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Approximately 220 acres, the Guilford College woods is comprised of mature forest, newer growth on old college farmland, and meadows. Horsepen Creek flows through the woods, and a portion of it has been dammed to create a lake which separates the wood from more developed areas of the campus. The land is a learning laboratory for current students of the sciences and history and was used in the past to teach students surveying, biology, and agricultural methods. Slaves hid in the woods in the ante-bellum period, as they found assistance from local participants in the Underground Railroad. The woods also hid young men attempting to escape service in the Confederate Army during the Civil War. Earlier in their history, the woods served as forest hunting grounds for Native tribes and sections of the land have remained relatively undisturbed since that time.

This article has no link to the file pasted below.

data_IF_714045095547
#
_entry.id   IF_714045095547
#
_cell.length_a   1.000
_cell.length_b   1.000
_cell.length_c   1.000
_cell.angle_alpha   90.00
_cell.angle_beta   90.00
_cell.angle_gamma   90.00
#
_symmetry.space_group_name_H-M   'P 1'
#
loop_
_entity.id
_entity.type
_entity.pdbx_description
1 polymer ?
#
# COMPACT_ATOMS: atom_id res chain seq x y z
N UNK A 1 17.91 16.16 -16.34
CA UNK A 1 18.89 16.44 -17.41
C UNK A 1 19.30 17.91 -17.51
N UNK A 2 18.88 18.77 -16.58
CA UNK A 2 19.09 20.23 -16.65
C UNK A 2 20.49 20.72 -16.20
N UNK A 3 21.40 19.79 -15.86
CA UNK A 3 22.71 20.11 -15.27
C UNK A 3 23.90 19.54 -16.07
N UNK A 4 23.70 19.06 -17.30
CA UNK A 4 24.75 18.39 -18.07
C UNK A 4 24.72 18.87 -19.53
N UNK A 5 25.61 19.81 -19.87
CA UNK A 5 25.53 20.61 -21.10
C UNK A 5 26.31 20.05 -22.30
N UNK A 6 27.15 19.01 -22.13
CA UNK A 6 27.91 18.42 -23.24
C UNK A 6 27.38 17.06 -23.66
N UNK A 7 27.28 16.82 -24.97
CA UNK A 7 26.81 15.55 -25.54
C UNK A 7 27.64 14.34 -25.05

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North Carolina State Historic Preservation Office. Guilford College Historic District (Boundary Decrease). National Register of Historic Places designation report. Washington, DC: U.S. Department of the Interior/National Park Service, 2001.
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